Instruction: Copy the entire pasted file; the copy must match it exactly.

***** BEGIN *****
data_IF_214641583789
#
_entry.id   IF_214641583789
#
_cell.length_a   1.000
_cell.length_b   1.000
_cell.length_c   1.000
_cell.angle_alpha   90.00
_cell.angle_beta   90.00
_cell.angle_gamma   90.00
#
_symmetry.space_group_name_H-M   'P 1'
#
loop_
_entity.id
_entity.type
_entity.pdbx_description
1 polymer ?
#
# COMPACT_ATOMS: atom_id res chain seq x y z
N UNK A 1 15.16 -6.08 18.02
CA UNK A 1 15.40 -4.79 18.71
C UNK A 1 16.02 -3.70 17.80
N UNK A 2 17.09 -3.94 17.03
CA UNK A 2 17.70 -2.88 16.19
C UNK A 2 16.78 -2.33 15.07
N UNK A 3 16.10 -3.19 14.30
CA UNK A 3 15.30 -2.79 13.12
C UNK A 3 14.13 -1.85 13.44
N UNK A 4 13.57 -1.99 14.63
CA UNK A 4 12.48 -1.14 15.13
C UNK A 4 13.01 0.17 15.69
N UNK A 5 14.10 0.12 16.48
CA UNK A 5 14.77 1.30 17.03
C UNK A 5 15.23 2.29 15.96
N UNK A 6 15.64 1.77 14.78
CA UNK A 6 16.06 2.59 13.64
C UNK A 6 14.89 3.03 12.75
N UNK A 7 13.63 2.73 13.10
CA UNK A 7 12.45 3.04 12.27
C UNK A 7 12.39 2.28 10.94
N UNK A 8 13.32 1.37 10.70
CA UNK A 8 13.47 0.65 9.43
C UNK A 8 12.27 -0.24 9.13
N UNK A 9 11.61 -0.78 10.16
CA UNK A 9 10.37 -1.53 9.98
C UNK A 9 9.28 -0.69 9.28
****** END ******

data_IF_214641583789
#
_entry.id   IF_214641583789
#
_cell.length_a   1.000
_cell.length_b   1.000
_cell.length_c   1.000
_cell.angle_alpha   90.00
_cell.angle_beta   90.00
_cell.angle_gamma   90.00
#
_symmetry.space_group_name_H-M   'P 1'
#
loop_
_entity.id
_entity.type
_entity.pdbx_description
1 polymer ?
#
# COMPACT_ATOMS: atom_id res chain seq x y z
N UNK A 1 15.16 -6.08 18.02
CA UNK A 1 15.40 -4.79 18.71
C UNK A 1 16.02 -3.70 17.80
N UNK A 2 17.09 -3.94 17.03
CA UNK A 2 17.70 -2.88 16.19
C UNK A 2 16.78 -2.33 15.07
N UNK A 3 16.10 -3.19 14.30
CA UNK A 3 15.30 -2.79 13.12
C UNK A 3 14.13 -1.85 13.44
N UNK A 4 13.57 -1.99 14.63
CA UNK A 4 12.48 -1.14 15.13
C UNK A 4 13.01 0.17 15.69
N UNK A 5 14.10 0.12 16.48
CA UNK A 5 14.77 1.30 17.03
C UNK A 5 15.23 2.29 15.96
N UNK A 6 15.64 1.77 14.78
CA UNK A 6 16.06 2.59 13.64
C UNK A 6 14.89 3.03 12.75
N UNK A 7 13.63 2.73 13.10
CA UNK A 7 12.45 3.04 12.27
C UNK A 7 12.39 2.28 10.94
N UNK A 8 13.32 1.37 10.70
CA UNK A 8 13.47 0.65 9.43
C UNK A 8 12.27 -0.24 9.13
N UNK A 9 11.61 -0.78 10.16
CA UNK A 9 10.37 -1.53 9.98
C UNK A 9 9.28 -0.69 9.28